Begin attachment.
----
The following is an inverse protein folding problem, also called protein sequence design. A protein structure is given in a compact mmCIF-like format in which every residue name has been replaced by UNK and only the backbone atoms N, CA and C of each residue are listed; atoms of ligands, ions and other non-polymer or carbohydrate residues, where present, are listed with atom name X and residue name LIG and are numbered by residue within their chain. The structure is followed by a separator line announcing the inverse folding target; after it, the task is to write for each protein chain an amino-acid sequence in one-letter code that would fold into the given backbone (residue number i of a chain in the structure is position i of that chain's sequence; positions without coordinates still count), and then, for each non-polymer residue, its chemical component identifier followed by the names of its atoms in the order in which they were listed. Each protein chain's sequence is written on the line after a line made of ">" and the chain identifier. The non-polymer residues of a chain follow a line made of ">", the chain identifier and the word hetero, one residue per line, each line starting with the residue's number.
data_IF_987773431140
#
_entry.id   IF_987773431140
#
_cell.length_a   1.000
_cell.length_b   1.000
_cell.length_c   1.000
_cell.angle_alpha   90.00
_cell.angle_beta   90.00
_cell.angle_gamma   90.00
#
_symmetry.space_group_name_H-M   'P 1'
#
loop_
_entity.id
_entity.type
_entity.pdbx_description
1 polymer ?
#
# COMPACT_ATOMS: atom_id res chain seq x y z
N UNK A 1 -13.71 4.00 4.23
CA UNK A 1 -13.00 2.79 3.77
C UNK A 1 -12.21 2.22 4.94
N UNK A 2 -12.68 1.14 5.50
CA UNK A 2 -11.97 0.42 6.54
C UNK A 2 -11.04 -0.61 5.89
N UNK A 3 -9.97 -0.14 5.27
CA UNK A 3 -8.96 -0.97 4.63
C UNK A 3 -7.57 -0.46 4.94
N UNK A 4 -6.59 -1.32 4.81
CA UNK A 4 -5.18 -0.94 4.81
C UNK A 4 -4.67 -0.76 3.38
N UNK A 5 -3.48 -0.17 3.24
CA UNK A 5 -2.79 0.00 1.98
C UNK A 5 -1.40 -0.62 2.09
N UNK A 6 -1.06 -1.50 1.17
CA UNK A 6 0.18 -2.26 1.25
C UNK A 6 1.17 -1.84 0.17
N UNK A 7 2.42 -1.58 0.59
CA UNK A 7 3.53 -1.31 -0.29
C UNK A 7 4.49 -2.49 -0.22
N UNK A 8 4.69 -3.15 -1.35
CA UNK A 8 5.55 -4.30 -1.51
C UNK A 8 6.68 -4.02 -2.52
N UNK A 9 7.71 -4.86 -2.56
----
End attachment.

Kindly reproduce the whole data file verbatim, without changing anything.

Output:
The following is an inverse protein folding problem, also called protein sequence design. A protein structure is given in a compact mmCIF-like format in which every residue name has been replaced by UNK and only the backbone atoms N, CA and C of each residue are listed; atoms of ligands, ions and other non-polymer or carbohydrate residues, where present, are listed with atom name X and residue name LIG and are numbered by residue within their chain. The structure is followed by a separator line announcing the inverse folding target; after it, the task is to write for each protein chain an amino-acid sequence in one-letter code that would fold into the given backbone (residue number i of a chain in the structure is position i of that chain's sequence; positions without coordinates still count), and then, for each non-polymer residue, its chemical component identifier followed by the names of its atoms in the order in which they were listed. Each protein chain's sequence is written on the line after a line made of ">" and the chain identifier. The non-polymer residues of a chain follow a line made of ">", the chain identifier and the word hetero, one residue per line, each line starting with the residue's number.
data_IF_987773431140
#
_entry.id   IF_987773431140
#
_cell.length_a   1.000
_cell.length_b   1.000
_cell.length_c   1.000
_cell.angle_alpha   90.00
_cell.angle_beta   90.00
_cell.angle_gamma   90.00
#
_symmetry.space_group_name_H-M   'P 1'
#
loop_
_entity.id
_entity.type
_entity.pdbx_description
1 polymer ?
#
# COMPACT_ATOMS: atom_id res chain seq x y z
N UNK A 1 -13.71 4.00 4.23
CA UNK A 1 -13.00 2.79 3.77
C UNK A 1 -12.21 2.22 4.94
N UNK A 2 -12.68 1.14 5.50
CA UNK A 2 -11.97 0.42 6.54
C UNK A 2 -11.04 -0.61 5.89
N UNK A 3 -9.97 -0.14 5.27
CA UNK A 3 -8.96 -0.97 4.63
C UNK A 3 -7.57 -0.46 4.94
N UNK A 4 -6.59 -1.32 4.81
CA UNK A 4 -5.18 -0.94 4.81
C UNK A 4 -4.67 -0.76 3.38
N UNK A 5 -3.48 -0.17 3.24
CA UNK A 5 -2.79 0.00 1.98
C UNK A 5 -1.40 -0.62 2.09
N UNK A 6 -1.06 -1.50 1.17
CA UNK A 6 0.18 -2.26 1.25
C UNK A 6 1.17 -1.84 0.17
N UNK A 7 2.42 -1.58 0.59
CA UNK A 7 3.53 -1.31 -0.29
C UNK A 7 4.49 -2.49 -0.22
N UNK A 8 4.69 -3.15 -1.35
CA UNK A 8 5.55 -4.30 -1.51
C UNK A 8 6.68 -4.02 -2.52
N UNK A 9 7.71 -4.86 -2.56